“In 2014, we responded to dozens of wildfires, more than ever before and 2015 is shaping up to be as bad as last year,” said Wyatt. “From July 1 to the end of September we had at least one shelter open except for just 18 hours.”
BE PREPARED The Red Cross urges communities throughout California to get prepared for what will likely be a long and severe wildfire season. The Red Cross urges residents to follow all evacuation orders from local enforcement and be prepared for disasters like wildfires. All families should have an emergency game plan for disasters large and small. Make sure your home has an emergency kit ready to go at a moment’s notice.
Click here to learn more about preparing for and responding to wildfires.
HOW TO HELP Become a volunteer or make a donation to Red Cross Disaster Relief. Your donations can help provide shelter for someone who has had to leave their home and food and water for them to eat. Help people affected by disasters like wildfires, earthquakes, floods, tornadoes and countless other crises by making a gift to Red Cross Disaster Relief. Your gift enables the Red Cross to prepare for, respond to and help people recover from disasters big and small. To donate, people can visit www.redcross.org, call 1-800-RED CROSS (1-800-733-2767) or text REDCROSS to 90999 to make a $10 donation.
Three months have passed since the devastating earthquake rocked Nepal and its aftershocks shook surrounding locations. The Red Cross is still there providing relief and helping to rebuild.
On April 25, 2015 Nepal was severely impacted by a 7.8 magnitude earthquake, which took the lives of many and left others homeless and in a state of helplessness.
5.6 million people were affected, and of that number 17,932 people were injured and 8,856 people were killed. On top of the loss of lives 543,034 houses were destroyed.
To date nearly 8,000 Red Cross volunteers and staff have been deployed, and more than $13.6 million have been spent or committed to emergency relief and shelter and cash distribution.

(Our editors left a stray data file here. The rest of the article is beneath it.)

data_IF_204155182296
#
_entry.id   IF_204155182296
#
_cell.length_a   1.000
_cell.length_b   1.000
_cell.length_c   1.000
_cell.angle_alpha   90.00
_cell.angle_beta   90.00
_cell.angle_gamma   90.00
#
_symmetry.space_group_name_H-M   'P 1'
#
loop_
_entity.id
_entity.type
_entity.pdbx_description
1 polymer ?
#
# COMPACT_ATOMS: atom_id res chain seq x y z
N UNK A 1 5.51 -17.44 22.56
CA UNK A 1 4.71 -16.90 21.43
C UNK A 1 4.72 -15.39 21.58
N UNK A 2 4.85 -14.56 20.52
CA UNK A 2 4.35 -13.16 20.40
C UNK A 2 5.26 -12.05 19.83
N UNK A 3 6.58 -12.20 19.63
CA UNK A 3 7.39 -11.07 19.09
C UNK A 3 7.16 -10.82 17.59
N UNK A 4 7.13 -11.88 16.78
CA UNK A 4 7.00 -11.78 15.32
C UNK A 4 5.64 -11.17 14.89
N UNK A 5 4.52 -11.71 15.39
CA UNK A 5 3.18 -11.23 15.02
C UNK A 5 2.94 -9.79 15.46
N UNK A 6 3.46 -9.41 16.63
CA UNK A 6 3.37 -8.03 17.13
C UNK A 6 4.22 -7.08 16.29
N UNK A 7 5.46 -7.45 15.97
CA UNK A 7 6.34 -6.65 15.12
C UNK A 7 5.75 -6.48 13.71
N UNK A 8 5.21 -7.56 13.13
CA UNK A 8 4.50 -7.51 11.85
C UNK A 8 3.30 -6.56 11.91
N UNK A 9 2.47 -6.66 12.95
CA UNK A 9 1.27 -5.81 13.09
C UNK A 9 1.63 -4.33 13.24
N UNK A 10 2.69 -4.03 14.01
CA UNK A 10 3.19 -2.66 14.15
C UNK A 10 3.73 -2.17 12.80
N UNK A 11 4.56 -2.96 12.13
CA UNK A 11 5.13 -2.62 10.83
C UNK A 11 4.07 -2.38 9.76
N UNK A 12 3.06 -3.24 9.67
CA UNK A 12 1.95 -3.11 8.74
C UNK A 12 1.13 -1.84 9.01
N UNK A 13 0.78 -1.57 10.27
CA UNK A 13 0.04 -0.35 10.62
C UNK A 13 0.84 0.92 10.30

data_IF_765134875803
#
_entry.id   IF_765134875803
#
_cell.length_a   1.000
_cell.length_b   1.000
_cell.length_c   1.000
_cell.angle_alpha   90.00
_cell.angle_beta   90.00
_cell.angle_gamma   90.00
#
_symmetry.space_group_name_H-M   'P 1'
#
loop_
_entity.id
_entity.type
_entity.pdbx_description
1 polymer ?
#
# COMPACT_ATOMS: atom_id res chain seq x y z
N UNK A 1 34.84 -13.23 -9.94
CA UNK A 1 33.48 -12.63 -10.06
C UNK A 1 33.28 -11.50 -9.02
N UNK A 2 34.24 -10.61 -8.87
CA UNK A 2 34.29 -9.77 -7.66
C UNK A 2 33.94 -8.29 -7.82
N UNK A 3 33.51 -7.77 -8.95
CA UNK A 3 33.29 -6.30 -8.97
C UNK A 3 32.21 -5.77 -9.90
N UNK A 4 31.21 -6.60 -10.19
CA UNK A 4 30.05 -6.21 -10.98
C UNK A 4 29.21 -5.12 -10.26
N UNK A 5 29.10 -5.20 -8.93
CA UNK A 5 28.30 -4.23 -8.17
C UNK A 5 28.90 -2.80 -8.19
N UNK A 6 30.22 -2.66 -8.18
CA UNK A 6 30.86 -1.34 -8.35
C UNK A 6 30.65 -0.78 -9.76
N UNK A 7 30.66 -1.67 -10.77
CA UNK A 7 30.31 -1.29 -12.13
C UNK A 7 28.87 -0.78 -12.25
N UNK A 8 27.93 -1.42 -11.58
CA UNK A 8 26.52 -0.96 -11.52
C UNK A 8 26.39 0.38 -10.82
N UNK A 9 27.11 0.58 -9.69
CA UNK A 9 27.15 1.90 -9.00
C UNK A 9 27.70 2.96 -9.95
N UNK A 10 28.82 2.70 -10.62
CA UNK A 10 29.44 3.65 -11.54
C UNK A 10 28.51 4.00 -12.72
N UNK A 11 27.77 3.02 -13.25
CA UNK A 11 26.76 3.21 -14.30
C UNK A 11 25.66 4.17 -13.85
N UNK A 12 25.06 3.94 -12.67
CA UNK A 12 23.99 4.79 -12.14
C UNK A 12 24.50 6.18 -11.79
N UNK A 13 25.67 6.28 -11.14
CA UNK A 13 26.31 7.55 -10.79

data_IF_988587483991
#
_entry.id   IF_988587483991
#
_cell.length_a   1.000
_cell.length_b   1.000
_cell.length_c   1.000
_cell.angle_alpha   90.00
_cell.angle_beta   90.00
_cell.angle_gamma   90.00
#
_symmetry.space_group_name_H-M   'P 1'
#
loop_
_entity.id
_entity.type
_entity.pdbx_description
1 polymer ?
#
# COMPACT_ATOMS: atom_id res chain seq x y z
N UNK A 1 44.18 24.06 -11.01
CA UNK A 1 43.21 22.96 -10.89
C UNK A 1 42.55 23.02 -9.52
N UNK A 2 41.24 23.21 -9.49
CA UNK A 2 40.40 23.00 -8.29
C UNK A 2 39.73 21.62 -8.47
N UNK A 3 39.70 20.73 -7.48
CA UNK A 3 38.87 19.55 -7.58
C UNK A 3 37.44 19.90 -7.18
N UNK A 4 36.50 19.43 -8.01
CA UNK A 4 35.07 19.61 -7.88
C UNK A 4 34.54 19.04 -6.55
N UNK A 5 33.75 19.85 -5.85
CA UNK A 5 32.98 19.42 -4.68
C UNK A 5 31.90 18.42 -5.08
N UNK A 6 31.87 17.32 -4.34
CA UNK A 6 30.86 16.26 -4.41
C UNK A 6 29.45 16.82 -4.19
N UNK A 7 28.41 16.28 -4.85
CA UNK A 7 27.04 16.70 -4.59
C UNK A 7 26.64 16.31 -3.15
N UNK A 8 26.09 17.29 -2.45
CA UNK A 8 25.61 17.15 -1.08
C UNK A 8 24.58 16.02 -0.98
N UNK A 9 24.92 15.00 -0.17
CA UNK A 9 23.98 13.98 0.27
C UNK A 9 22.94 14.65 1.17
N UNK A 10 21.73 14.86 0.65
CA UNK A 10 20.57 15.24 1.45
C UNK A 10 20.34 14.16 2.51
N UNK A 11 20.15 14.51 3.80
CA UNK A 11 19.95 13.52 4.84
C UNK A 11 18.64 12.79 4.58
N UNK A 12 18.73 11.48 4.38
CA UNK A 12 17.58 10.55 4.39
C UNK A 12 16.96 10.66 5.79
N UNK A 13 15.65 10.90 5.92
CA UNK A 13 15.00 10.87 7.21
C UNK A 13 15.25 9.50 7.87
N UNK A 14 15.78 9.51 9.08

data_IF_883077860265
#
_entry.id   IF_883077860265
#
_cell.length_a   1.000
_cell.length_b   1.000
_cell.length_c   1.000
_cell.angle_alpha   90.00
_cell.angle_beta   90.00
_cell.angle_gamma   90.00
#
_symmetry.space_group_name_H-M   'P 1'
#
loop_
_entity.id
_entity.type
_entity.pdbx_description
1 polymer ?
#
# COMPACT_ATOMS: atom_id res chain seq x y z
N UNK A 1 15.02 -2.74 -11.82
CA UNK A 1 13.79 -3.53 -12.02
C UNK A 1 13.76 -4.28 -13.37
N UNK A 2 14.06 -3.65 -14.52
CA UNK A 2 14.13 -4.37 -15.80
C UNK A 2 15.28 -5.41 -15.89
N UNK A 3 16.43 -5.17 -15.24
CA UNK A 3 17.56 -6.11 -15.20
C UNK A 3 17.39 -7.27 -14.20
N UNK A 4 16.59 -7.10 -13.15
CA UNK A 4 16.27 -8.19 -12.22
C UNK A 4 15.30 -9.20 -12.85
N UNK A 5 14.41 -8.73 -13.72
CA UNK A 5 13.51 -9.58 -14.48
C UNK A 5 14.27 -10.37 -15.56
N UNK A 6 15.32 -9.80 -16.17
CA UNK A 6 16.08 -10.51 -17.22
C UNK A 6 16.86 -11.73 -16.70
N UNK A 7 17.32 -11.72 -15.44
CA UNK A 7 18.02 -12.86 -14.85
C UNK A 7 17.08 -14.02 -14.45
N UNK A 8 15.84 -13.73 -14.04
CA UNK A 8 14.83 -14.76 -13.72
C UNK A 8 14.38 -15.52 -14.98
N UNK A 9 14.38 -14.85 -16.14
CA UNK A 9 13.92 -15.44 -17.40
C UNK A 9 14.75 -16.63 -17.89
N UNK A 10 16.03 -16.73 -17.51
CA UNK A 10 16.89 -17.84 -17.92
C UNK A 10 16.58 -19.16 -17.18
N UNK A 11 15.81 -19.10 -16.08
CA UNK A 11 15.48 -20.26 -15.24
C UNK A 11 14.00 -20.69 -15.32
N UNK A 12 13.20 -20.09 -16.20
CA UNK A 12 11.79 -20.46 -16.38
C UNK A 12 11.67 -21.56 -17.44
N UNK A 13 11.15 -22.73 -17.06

With generous support and donations we have provided health services including medical care, first aid and psychosocial support; we’ve distributed more than 2.8 million liters of safe water, and more than 7,000 relief kits and hygiene kits have been distributed to Nepal survivors.
This natural disaster was one of the largest to strike Nepal since 1934, and we will continue to do all that we can to assist with the restoration and rebuild of Nepal. Our primary areas of focus are food, water, shelter, health care and cash grants.
We are confident that we can extend our hand to aid in relief efforts.
Thanks to Fox40 for sharing the work that we do at the American Red Cross and thanks to the Girl Scouts for putting extra love in making the kits.
We would like to share this special ‘full circle moment” that showcases how our work is impacting people every day.
Email from Jennifer Loncaric Subject: What we do works.
“I thought you might like this. That’s a note my daughter wrote when she helped make comfort kits with Jasmine a few months ago. The girl holding it was also there helping that day. She is Trina’s (my co-leader) step-daughter. Their house was burnt early Sunday morning after a mortar hit the front porch. We don’t know how long they will be displaced, but the Red Cross visited them today with some help. It’s a beautiful thing to see the joy on her face from something so small in such a tragic time for her family. I am overwhelmed with emotion knowing my girls have had such a local and personal impact.”
Thanks to the kind efforts of local girl scout troops, many families struck by home fires have received useful Red Cross Comfort Kits during such a stressful time in their lives. Jasmine Su an HSS instructor and Girl Scout troop leader helped to create these kits through the help of her troops. Here is a picture of one of her troop members holding a very heartfelt message which was addressed to the family that suffered from the tragedy.
We take much pleasure in sharing this moment to demonstrate the positive support of these young ladies during times of stress.